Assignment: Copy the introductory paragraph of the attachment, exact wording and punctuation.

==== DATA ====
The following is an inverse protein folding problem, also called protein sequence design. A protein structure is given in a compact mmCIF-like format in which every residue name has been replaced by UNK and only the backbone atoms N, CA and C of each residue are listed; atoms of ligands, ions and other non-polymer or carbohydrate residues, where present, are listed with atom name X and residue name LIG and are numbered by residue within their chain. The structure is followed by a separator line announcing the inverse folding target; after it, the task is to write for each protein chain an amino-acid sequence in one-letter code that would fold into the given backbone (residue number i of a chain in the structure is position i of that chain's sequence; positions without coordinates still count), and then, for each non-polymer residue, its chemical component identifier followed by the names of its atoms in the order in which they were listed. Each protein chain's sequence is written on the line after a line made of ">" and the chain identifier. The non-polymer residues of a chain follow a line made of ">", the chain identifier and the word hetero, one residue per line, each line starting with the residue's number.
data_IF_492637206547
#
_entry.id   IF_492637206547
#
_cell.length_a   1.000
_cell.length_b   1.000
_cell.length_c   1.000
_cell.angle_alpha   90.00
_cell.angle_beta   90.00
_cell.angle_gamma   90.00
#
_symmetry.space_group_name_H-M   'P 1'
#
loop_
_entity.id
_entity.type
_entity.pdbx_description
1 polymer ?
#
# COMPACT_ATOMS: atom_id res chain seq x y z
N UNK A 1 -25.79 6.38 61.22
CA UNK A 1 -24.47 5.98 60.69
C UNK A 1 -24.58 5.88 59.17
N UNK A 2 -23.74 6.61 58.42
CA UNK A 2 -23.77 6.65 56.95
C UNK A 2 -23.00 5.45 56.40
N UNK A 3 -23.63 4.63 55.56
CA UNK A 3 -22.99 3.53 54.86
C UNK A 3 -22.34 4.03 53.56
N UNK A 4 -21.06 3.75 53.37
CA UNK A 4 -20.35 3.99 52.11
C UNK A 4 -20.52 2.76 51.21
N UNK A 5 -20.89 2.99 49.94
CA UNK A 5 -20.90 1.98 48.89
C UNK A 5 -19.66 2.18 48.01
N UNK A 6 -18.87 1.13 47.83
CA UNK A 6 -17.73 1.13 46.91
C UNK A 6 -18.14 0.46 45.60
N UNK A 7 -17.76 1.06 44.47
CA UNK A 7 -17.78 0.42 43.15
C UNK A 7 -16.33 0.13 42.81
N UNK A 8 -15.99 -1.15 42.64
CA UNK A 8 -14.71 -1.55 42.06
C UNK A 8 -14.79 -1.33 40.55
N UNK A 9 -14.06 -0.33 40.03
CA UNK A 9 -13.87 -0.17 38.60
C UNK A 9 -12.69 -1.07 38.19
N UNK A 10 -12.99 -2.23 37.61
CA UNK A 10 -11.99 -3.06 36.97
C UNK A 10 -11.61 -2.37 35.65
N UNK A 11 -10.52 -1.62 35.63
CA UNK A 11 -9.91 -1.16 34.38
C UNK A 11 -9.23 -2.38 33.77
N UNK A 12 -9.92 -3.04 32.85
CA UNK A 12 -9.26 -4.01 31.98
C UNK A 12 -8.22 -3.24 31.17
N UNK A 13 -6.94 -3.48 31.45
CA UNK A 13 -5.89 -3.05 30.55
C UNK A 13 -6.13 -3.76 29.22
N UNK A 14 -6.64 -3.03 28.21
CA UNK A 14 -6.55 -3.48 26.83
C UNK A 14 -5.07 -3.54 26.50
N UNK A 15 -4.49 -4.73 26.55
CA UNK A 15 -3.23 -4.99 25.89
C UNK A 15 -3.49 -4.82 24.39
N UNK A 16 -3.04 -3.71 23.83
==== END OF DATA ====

The following is an inverse protein folding problem, also called protein sequence design. A protein structure is given in a compact mmCIF-like format in which every residue name has been replaced by UNK and only the backbone atoms N, CA and C of each residue are listed; atoms of ligands, ions and other non-polymer or carbohydrate residues, where present, are listed with atom name X and residue name LIG and are numbered by residue within their chain. The structure is followed by a separator line announcing the inverse folding target; after it, the task is to write for each protein chain an amino-acid sequence in one-letter code that would fold into the given backbone (residue number i of a chain in the structure is position i of that chain's sequence; positions without coordinates still count), and then, for each non-polymer residue, its chemical component identifier followed by the names of its atoms in the order in which they were listed. Each protein chain's sequence is written on the line after a line made of ">" and the chain identifier. The non-polymer residues of a chain follow a line made of ">", the chain identifier and the word hetero, one residue per line, each line starting with the residue's number.